VERY few aspects of life in modern Britain, it seems, have not been subject to improvement and a gentle patina of enlightenment in the course of the last century or so. In our civilised society we like to think we strike the right balance between the needs of the individual and those of the wider population.

We no longer send children up chimneys or send debtors to poor-houses. We’ve abolished capital punishment and you can’t be locked up for being gay or having gay sex. Universal suffrage has been extended to all women and you can’t be dismissed from your job if you are a member of a trade union. Employers must pay a minimum wage and contribute to a work pension for their employees. The right to paid holidays and time off for illness and pregnancy was established long ago. We no longer lock up children and strive to avoid detaining them in any form of incarceration, choosing to view even the most seemingly irredeemable as victims or at least deeply troubled.

The welfare state was designed to shelter UK citizens from the uncertainties and vagaries of the free market economy and from the unjust capriciousness of health and wellbeing. It is a sacred contract between the individual and the state that captures the essence of marriage vows: in sickness and in health; for better or for worse; until death us do part.

Certainly, some of these improvements ought to have been introduced far earlier than they were but they’re here now and our main task must be to protect them from groups hell-bent on un-stitching them in their attempts to re-create the dubious glories of Britain’s past. You may wish to criticise some aspects of the way that health is delivered in Scotland but thus far we have managed to protect it from the ongoing, stealthy privatisation of the NHS in England and Wales, where the most lucrative services are auctioned off to privateers and their shareholders (including the assorted spouses of Tory cabinet ministers). Our worst Brexit nightmare, which returns to haunt us every time Jacob Rees-Mogg opens his mouth, is that the UK falls into the hands of those who would seek to reverse each of our hard-won liberties. They see themselves as keepers of a flame that has never quite been extinguished even as our more tolerant and liberal society emerged.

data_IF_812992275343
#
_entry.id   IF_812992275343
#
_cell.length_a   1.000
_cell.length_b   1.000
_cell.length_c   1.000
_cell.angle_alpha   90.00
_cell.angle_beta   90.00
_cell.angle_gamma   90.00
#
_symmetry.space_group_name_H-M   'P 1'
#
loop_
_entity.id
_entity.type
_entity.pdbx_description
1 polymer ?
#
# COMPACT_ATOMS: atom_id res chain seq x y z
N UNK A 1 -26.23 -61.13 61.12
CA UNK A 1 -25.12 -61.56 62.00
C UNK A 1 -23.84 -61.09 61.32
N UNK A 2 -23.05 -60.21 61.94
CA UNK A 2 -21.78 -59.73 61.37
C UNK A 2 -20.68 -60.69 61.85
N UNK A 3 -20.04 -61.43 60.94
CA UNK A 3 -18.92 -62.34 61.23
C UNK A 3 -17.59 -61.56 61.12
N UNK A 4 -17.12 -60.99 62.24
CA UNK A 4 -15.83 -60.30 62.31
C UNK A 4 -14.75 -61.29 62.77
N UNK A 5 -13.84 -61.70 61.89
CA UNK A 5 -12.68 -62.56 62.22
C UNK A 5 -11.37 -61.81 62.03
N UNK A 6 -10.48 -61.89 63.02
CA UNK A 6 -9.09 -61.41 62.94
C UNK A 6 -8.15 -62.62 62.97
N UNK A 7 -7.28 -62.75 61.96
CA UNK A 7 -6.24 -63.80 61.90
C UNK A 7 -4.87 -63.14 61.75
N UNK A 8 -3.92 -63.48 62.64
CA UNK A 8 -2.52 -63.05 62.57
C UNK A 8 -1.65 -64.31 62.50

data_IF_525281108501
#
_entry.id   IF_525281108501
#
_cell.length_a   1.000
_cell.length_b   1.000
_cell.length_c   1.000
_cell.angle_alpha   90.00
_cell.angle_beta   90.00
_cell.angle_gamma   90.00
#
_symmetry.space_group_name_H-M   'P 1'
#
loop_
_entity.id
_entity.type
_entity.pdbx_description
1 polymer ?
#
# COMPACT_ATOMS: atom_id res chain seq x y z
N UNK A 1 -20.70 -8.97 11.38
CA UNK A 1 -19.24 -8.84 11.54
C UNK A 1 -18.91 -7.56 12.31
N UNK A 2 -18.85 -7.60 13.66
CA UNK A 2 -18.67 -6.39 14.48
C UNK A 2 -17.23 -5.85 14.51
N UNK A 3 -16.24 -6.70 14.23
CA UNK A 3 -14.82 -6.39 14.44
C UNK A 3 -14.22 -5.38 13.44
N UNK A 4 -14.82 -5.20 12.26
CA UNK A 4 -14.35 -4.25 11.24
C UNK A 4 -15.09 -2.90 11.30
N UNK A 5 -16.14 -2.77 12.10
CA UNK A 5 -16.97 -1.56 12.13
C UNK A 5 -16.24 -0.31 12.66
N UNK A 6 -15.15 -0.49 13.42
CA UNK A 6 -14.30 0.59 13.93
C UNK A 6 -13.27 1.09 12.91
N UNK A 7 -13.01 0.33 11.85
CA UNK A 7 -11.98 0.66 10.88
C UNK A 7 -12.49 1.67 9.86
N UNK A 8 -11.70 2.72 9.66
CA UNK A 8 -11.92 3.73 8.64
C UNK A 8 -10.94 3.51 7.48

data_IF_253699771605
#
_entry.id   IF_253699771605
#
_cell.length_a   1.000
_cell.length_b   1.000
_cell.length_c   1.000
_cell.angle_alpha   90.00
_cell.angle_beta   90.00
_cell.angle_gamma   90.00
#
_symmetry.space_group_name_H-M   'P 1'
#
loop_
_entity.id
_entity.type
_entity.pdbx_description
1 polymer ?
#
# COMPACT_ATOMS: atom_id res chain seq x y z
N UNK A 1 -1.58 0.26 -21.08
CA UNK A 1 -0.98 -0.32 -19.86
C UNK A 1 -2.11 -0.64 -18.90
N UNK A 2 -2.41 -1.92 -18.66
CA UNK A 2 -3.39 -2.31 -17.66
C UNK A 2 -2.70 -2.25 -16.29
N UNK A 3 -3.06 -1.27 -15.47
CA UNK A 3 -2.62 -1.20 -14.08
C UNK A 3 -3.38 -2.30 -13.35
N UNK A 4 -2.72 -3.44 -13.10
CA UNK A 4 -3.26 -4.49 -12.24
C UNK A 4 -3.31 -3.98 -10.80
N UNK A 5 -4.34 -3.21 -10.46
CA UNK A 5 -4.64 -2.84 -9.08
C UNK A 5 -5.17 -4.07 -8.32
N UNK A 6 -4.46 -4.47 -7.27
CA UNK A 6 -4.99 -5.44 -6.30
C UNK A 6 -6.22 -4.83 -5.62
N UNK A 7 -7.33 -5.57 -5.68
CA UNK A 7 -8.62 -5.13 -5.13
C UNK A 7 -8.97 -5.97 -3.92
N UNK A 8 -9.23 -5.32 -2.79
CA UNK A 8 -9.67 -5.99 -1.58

Whenever Rees-Mogg and his acolytes such as Boris Johnson, Nigel Farage, Michael Gove and Liam Fox tell us Brexit will bring a period of uncertainty, what they really mean is it will bring uncertainty to everyone but them and those whose family fortunes and connections will similarly provide a degree of insulation.

The prospect of food shortages and a scarcity of medicines may horrify the rest of us but to each of the Brexit princes it brings joy. For when demand outstrips supply capitalism; the free market economy and the profit margin all gather to feed and greedily. We already permit pharmaceutical companies, banks and energy suppliers to operate a black market of sorts. When that extends to basic food supplies and medicines it will be the triumph of unfettered capitalism and the poor fools who voted for it won’t get any help from those they helped to fill their boots on their folly.


Scotland’s prison rates show need for big change